Wednesday, February 22, 2012


Original in Manchester Galleries
Image courtesy of Wikipedia Commons
Portrait of John Milton painted by William Blake for William Hayley's library in his home near Felpham

That Blake was an admirer of Milton is undisputed. Blake was born 63 years after Milton's death, 70 years after the first publication of Paradise Lost. Blake was a solitary learner and Milton was his teacher from childhood on. At a spiritual level Blake felt a bond of love with Milton; of knowing and being known by him.

Letters, 11, To Flaxman, (E 708)
"Now my lot in the Heavens is this; Milton lovd me in childhood & shewd me his face
Ezra came with Isaiah the Prophet, but Shakespeare in riper years gave me his hand
Paracelsus & Behmen appeard to me."

Blake shared with Milton common experiences in the outer as well as the inner world. Both men lived through turbulent times in which their country underwent hardships and threats of the breakdown of order. They shared a commitment to non-conformist religion which recognised each man's personal involvement with God. Both placed their loyalty on the side of republicanism and against monarchy. Milton and Blake pursued the life of the intellect as the structure which defined their activities. Seeing themselves as prophets to their nation they selected poetry as the vehicle to present their ideas and educate men in the value and costs of liberty.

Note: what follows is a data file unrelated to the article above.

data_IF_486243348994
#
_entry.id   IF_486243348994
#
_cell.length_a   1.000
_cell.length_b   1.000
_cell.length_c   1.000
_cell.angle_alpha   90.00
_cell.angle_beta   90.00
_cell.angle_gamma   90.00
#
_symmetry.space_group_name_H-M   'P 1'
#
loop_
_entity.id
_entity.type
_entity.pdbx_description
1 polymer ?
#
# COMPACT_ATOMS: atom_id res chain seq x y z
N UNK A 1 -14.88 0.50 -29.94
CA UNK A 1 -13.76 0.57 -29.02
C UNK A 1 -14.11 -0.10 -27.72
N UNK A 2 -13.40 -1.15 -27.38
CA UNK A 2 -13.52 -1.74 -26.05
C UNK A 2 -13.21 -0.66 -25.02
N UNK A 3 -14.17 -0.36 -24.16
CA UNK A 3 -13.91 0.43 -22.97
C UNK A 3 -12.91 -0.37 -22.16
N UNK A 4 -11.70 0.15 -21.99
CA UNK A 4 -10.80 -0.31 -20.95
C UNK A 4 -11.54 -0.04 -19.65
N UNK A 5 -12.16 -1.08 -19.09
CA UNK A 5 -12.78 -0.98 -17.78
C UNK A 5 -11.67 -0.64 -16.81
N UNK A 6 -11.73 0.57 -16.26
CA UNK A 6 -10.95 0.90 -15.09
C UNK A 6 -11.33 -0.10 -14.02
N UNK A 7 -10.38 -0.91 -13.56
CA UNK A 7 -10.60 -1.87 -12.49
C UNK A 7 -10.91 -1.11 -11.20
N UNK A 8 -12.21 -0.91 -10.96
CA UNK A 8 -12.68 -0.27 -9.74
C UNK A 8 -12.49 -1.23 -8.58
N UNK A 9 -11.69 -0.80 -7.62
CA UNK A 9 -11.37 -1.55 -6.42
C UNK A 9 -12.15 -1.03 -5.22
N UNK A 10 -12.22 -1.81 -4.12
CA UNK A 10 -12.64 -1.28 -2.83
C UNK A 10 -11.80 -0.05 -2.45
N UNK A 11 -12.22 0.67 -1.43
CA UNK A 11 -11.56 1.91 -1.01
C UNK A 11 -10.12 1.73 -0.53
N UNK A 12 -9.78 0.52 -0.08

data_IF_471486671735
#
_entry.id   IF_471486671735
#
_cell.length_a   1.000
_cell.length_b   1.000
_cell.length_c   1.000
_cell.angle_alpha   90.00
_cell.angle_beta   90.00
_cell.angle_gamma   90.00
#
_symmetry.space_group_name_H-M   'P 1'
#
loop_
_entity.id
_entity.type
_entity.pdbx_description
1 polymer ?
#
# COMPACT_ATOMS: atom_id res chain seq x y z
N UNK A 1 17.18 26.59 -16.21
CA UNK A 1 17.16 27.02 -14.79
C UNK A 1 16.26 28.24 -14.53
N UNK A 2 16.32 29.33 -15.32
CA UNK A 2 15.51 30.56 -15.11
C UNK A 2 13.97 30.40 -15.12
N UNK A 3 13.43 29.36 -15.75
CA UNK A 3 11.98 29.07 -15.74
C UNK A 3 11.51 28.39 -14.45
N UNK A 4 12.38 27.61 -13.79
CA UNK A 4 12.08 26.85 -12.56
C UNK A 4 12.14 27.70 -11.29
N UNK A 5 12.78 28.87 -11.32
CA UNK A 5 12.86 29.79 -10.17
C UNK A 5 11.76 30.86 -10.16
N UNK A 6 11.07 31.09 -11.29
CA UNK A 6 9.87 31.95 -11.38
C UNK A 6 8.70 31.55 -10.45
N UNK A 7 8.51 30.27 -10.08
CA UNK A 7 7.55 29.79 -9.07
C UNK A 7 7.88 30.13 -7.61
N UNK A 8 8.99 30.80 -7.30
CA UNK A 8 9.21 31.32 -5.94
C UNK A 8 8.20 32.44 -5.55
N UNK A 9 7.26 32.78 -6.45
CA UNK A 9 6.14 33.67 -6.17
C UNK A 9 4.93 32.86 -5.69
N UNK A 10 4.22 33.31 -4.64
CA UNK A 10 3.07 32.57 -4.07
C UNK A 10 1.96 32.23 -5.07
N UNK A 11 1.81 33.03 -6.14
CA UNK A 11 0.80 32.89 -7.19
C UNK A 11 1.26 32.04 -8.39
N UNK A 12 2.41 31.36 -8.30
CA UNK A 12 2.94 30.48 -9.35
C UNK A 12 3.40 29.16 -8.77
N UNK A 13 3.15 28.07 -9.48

On the back of the title page of Blake's annoted copy of Reynolds' Discourse III, Blake wrote a quote from Milton's The Reason of Church Government:

Annotations to Reynolds, (E 646)
"A Work of Genius is a Work 'Not to be obtaind by the
Invocation of Memory & her Syren Daughters. but by Devout prayer
to that Eternal Spirit. who can enrich with all utterance &
knowledge & sends out his Seraphim with the hallowed fire of his
Altar to touch & purify the lips of whom he pleases.' Milton"

In a letter to a less than supportive potential patron, Blake states explicitly that he shares Milton's receiving of illumination from outside of his own creative control.

Letters, To Truxler, (E 701)
"But I
hope that none of my Designs will be destitute of Infinite
Particulars which will present themselves to the Contemplator.
And tho I call them Mine I know that they are not Mine being of
the same opinion with Milton when he says That the Muse visits
his Slumbers & awakes & governs his Song when Morn purples The
East. & being also in the predicament of that prophet who says I
cannot go beyond the command of the Lord to speak good or bad"

1 comment:

Larry said...

Excellent post, Ellie.
The passage from Reynolds Discourse of course contains an obvious reference to Isaiah 6, verses 6 and 7:
"sends out his Seraphim with the hallowed fire of his
Altar to touch & purify the lips of whom he pleases.'

Isaiah was about as big with Blake as Milton was.